The reason many companies fail to innovate is that they hire people who are established within their field, and thus lack the fresh perspective needed to come up with a game-changing idea. That, more or less, is the thesis presented by a couple of innovation experts in a BusinessWeek article last week.
On its face, the idea is a reasonably compelling one: Companies such as Netflix, Apple and Ebay all changed their respective fields by entering the fray as unknown quantities with little or no industry background before coming to dominate them. It's a phenomenon the authors of the piece dub "beginner's luck," which is accurate in the sense that companies with entrenched business models failed to realize or act on the threat to them. But it misses the point that the "beginners" took full advantage of technological and demographic shifts to deliver convenient, well thought-out products that enhance the lives of their customers—and there's precious little that’s "lucky" about that.
Regardless of the luck factor, there are some takeaways from the piece that should apply to all execs—and especially those who are focused on not becoming the next entrenched model knocked off its perch by a hot young upstart. And most of those takeaways relate to hiring:
Do: Consider candidates from outside your own industry. Fresh perspective is hard to come by if you restrict your search to those with have put in X amount of time in the industry already.
Do: Think in terms of skill-sets, rather than knowledge. If you're looking for the next big idea, single out candidates with an entrepreneurial bent—regardless of their previous fields—rather than those with a history of fitting in within your competitors.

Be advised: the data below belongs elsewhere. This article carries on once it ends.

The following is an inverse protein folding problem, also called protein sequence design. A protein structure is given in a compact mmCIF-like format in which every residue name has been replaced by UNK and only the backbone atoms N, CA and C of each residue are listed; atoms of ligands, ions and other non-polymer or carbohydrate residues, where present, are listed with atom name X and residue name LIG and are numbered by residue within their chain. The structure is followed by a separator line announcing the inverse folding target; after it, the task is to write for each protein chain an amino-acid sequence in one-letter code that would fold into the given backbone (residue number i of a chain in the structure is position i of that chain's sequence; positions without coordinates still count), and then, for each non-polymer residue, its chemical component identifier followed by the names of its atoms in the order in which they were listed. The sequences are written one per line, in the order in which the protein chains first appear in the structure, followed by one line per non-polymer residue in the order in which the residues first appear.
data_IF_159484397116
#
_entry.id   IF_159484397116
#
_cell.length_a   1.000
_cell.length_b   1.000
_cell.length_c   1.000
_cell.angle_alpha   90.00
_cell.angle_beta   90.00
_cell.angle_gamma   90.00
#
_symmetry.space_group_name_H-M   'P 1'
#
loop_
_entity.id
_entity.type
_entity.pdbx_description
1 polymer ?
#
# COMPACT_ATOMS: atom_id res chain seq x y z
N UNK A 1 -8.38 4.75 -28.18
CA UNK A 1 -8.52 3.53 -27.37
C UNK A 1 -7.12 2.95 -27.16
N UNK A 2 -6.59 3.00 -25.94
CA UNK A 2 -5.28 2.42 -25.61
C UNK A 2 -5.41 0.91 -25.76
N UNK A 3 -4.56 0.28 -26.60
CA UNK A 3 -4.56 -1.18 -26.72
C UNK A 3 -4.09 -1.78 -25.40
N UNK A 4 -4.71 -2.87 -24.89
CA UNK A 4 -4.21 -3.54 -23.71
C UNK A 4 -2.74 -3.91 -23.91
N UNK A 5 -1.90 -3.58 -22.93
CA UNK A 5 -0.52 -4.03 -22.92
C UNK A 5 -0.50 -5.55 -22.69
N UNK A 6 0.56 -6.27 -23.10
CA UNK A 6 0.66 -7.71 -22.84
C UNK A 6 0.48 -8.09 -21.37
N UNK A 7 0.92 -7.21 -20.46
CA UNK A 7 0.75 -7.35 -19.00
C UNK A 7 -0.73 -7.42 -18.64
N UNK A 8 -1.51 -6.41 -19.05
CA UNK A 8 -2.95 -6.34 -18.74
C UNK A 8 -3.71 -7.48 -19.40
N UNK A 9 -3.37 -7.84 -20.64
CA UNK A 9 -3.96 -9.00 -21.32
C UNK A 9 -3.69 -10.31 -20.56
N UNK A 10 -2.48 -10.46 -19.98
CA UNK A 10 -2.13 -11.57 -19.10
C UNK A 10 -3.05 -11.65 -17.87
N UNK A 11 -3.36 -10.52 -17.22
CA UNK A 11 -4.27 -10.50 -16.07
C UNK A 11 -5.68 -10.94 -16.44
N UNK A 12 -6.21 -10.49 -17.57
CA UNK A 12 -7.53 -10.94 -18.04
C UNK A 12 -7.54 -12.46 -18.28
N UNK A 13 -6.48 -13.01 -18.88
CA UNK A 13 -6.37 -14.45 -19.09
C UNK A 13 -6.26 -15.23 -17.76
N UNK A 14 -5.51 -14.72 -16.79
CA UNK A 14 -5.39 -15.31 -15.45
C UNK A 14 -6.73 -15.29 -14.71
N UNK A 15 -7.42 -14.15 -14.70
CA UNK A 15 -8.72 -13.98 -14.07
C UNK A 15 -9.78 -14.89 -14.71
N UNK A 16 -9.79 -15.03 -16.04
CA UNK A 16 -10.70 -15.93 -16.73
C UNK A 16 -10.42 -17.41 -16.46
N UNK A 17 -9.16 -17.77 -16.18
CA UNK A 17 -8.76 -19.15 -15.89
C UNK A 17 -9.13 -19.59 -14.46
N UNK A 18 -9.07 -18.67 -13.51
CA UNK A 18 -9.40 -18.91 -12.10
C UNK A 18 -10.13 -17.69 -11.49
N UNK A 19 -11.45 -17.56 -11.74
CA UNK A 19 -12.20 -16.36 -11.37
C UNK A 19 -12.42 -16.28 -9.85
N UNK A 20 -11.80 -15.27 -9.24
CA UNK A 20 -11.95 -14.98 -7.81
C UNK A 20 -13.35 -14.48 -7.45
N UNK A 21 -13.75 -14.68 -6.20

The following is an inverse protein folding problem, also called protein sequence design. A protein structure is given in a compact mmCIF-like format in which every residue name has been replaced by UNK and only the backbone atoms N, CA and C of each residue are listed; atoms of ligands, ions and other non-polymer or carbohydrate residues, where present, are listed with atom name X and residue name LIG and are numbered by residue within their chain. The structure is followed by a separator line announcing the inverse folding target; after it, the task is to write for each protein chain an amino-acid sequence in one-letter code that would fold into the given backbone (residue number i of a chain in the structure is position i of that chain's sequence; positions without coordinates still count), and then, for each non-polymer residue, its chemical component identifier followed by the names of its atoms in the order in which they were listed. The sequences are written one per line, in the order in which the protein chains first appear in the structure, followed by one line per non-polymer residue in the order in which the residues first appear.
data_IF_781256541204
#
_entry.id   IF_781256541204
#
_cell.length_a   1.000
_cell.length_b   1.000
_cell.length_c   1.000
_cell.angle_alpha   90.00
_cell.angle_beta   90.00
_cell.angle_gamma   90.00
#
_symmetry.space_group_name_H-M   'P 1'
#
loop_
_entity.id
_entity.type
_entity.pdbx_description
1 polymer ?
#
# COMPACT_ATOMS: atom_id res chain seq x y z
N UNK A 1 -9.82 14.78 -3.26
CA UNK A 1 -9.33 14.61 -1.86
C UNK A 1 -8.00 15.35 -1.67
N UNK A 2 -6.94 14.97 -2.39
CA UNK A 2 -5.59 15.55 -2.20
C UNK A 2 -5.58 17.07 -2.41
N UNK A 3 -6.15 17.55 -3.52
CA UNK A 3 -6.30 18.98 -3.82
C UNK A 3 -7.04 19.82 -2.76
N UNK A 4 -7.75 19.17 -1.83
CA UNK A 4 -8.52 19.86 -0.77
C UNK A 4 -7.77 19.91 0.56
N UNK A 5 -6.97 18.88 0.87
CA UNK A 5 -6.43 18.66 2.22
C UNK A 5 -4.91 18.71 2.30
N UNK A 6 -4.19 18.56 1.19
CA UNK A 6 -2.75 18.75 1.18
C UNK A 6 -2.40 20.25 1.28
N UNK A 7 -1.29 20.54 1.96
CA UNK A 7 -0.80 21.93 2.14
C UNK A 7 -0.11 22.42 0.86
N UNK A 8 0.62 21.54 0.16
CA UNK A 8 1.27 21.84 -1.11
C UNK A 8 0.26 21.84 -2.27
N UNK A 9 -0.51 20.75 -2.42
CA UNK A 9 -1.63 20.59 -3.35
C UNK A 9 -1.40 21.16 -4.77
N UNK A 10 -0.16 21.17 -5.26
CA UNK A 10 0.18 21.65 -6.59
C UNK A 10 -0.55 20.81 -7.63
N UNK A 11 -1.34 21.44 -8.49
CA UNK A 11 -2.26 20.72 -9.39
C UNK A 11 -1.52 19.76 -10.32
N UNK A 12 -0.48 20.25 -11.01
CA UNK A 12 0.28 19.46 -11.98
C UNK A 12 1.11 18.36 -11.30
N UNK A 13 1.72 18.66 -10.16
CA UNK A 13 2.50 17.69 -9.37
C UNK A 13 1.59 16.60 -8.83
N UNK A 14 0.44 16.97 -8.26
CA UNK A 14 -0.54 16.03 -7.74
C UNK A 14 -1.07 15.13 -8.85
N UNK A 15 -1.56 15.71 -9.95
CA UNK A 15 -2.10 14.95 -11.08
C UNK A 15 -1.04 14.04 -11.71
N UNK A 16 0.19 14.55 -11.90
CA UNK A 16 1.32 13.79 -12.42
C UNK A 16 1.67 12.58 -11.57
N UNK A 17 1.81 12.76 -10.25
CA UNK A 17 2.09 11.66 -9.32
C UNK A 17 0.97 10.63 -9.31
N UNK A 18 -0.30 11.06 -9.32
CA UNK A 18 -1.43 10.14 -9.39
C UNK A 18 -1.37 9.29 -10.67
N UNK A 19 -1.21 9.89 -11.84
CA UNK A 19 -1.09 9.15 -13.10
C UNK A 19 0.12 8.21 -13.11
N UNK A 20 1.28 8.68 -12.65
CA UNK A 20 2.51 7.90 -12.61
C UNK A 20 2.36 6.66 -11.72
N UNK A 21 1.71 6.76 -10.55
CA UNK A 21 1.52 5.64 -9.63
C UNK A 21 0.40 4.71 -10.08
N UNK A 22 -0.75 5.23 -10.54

Do: Encourage existing employees to check out developments in other industries. Whether that's by reading trade publications or attending conferences that deal with similar functional areas but in different industrial fields, it’s important that employees keep an eye on the bigger picture as well.
Do: Seek out fresh perspective wherever possible. Ask your customers. Or consultants. Or, as the authors of the BusinessWeek piece suggest, your newest hires. Anyone, in short, who might have an opinion or perspective that you haven't already heard a dozen times from the same people in your regular meetings.
The bottom line: If you restrict your perspective to those who know your industry and its shortcomings and limitations, you're leaving your company open to the risk of missing the great idea that will bypass them.
Phil Stott is a staff writer at Vault.com in New York. Originally from Scotland, he has also lived and worked in Japan, South Korea and Eastern Europe. He holds an MA in English Literature and Modern History, and a Masters in Research in Civil Engineering, both from the University of Dundee. Comments? Send them to firstname.lastname@example.org
Phil Stott is a staff writer at Vault.com in New York. Originally from Scotland, he has also lived and worked in Japan, South Korea and Eastern Europe. He holds an MA in English Literature and Modern History, and a Masters in Research in Civil Engineering, both from the University of Dundee.
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